For Martina Windels of Providence, Rhode Island, becoming a retailer had as much to do with "being tired of schlepping around the country" doing wholesale shows as anything else. What also helped convince her to try it was the fact that Providence was undergoing something of a renaissance. Like Kohl, the idea had been a topic of conversation among her designer friends whenever they would get together. "A bunch of things came together" in 1998, she said, and Windels, with no significant retail experience whatsoever, opened Martina & Company in a four-floor historic building in Providence two and a half years ago. What surprised her, she said, is how much she enjoys the job. "I learned that I like it a lot."

It was the opportunity to expand existing business that influenced designer Bill Richey and his wife Marlene of William Richey Designs in Portland, Maine to open a retail gallery. "To a large extent, our year ended in November," said Marlene Richey referring to the wholesale side of the operation. "Having a retail shop gives us a chance to continue making money, especially in December," she explained." It helps cash flow."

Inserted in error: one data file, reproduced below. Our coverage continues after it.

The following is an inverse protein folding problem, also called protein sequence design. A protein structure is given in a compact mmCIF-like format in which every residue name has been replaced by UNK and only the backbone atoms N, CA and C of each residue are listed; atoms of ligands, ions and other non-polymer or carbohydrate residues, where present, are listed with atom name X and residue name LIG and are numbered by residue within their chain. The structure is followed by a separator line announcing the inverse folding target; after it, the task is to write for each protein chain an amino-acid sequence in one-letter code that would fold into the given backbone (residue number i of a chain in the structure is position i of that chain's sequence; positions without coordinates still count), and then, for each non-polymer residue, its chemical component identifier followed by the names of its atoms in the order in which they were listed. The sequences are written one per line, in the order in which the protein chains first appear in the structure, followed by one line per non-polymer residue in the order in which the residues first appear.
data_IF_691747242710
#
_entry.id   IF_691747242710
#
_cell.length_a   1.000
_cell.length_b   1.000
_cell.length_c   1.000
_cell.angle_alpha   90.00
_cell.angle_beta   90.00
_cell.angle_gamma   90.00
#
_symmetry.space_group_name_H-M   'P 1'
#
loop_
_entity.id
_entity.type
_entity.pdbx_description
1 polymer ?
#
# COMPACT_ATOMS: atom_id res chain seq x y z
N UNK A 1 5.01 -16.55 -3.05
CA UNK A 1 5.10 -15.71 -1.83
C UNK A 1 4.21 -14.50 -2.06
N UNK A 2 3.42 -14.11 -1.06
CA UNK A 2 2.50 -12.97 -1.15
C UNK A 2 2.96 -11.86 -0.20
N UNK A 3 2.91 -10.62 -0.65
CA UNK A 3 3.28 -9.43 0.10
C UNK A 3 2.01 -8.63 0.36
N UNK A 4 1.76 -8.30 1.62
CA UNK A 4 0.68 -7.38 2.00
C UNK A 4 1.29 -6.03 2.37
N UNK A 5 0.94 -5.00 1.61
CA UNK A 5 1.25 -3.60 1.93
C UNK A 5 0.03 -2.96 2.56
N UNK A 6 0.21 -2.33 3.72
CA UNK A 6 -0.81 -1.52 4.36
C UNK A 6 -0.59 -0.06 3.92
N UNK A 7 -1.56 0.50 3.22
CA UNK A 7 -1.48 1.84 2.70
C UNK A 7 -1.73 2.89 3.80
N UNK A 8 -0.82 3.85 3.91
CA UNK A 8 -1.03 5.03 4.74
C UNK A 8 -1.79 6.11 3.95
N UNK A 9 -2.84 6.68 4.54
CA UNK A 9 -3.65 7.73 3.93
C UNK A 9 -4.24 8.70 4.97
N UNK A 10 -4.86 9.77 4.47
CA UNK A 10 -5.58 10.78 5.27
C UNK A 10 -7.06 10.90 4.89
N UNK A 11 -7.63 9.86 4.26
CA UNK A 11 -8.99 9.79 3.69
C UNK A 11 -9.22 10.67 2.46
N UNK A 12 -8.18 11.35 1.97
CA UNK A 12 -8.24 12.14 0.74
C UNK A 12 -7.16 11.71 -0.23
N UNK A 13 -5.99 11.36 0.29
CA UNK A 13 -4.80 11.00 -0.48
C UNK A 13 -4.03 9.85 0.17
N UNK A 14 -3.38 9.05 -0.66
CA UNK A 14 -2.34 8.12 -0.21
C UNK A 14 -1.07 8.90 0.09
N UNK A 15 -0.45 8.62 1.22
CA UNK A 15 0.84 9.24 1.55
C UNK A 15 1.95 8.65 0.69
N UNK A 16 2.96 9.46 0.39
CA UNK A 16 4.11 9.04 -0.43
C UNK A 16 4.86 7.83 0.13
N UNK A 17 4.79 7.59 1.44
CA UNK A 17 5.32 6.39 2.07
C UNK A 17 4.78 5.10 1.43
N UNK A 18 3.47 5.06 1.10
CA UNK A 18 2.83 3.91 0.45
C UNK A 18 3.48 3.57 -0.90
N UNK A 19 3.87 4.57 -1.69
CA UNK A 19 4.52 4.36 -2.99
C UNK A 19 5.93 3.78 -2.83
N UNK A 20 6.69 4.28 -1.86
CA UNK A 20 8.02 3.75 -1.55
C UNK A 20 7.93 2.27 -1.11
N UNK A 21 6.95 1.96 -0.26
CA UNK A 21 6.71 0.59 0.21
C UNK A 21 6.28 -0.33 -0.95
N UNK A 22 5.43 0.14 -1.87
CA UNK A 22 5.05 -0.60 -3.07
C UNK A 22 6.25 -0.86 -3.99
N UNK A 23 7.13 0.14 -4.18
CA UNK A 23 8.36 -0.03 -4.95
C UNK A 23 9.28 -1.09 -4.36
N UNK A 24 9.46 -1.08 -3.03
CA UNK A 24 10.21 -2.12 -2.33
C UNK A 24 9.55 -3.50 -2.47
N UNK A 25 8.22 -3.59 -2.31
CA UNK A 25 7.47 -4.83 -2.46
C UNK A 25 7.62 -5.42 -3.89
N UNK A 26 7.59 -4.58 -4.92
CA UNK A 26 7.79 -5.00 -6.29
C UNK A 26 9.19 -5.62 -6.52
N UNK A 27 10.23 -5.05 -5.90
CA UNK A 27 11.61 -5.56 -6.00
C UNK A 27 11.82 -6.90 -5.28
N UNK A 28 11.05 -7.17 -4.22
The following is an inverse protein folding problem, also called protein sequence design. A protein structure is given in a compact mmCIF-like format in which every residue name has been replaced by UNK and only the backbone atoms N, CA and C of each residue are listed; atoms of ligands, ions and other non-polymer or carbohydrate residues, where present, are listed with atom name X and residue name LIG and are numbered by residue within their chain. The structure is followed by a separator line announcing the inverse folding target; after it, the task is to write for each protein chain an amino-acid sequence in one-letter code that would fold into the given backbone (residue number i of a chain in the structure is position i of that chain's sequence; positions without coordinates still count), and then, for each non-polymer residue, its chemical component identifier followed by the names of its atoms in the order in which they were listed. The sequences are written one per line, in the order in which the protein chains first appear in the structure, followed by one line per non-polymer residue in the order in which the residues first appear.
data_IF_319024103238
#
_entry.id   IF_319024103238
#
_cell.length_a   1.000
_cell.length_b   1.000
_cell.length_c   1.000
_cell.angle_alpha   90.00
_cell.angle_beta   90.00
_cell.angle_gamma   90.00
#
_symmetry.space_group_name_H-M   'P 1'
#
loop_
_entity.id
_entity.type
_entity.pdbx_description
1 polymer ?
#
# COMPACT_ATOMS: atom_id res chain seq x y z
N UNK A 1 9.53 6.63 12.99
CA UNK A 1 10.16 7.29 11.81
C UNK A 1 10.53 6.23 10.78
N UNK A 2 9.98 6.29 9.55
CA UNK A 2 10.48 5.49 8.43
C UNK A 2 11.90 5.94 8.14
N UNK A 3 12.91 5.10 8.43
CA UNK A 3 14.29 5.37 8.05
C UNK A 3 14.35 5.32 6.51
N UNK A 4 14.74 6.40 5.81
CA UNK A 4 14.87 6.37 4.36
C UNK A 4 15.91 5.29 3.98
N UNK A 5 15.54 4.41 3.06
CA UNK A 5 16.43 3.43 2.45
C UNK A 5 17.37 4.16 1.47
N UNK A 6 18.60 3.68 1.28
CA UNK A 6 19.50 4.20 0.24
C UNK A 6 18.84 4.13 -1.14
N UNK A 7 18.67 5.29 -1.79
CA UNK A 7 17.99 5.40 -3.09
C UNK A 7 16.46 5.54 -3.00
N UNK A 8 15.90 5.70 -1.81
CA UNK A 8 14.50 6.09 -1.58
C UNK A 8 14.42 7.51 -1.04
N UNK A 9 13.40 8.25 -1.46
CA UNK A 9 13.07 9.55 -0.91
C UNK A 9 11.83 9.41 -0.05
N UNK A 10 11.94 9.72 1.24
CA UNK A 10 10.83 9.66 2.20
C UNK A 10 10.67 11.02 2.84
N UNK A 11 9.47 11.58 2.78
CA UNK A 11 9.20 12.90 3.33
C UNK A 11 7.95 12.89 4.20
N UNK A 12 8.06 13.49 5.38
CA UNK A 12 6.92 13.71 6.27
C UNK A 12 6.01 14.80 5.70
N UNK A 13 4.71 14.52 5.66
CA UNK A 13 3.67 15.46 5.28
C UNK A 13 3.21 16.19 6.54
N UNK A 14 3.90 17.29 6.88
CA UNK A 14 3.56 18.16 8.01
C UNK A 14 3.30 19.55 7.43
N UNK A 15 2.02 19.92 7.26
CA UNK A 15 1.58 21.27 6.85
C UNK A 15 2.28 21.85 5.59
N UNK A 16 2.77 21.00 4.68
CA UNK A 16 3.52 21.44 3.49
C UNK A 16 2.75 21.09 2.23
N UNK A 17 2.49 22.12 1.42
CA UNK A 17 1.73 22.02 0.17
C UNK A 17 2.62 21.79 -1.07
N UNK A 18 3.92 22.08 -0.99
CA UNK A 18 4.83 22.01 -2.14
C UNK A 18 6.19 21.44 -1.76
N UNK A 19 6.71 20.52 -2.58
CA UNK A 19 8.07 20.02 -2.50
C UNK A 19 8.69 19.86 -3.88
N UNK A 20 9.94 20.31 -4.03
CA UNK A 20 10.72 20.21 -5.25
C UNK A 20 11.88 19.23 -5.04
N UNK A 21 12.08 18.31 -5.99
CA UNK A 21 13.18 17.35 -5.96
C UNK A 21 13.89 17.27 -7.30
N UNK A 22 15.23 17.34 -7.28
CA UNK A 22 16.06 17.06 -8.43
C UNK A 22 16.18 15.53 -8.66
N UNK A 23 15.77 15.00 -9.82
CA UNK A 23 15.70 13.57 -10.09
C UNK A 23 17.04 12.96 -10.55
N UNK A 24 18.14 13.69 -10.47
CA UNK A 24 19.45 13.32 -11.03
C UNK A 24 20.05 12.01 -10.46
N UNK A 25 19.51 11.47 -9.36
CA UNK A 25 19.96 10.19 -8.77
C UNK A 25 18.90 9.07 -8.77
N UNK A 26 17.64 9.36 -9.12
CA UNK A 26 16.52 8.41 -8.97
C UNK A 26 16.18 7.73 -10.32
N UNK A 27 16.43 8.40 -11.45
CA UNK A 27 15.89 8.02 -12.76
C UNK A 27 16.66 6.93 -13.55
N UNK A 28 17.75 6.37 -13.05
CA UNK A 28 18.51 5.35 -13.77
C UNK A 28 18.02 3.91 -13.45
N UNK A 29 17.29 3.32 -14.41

Designers ship most holiday wholesale orders to the stores before Thanksgiving and they often don't get paid until January. With a retail store, designers can immediately reap the benefits of the holiday rush. So for the Richeys, a gallery seemed a logical next step. "For years, I used to tell other people how to sell designer jewelry," Marlene continued. "Now I can do it. I'm heeding my own advice, and, what's more, I'm good at it."

More and more, designers are finding that the line between retailer and wholesaler is blurring. Paul Klecka of Paul Klecka Inc. in Chicago came to that realization several years ago. He noticed that many retailers had their own private label jewelry. Conversely, he found that as a wholesaler he was heavily involved in the retail aspects of the business. He created collateral material to accompany his merchandise, trained sales staffs at stores that sold his work, and even did actual selling during personal appearances.

"We [were] already pretty much overlapping anyway," said Klecka. "Why not take that tiny step and open a retail outlet?" The answer to his question was a clear "Why not?"

If You Build It . . .

If after considering your reasons for opening a retail store, you too find yourself asking the question "Why not?", don't stop there. The next three questions you'll have to answer are where, when and how.

While some designers scour their cities and towns for affordable space, others don't have to look farther than their current workspace.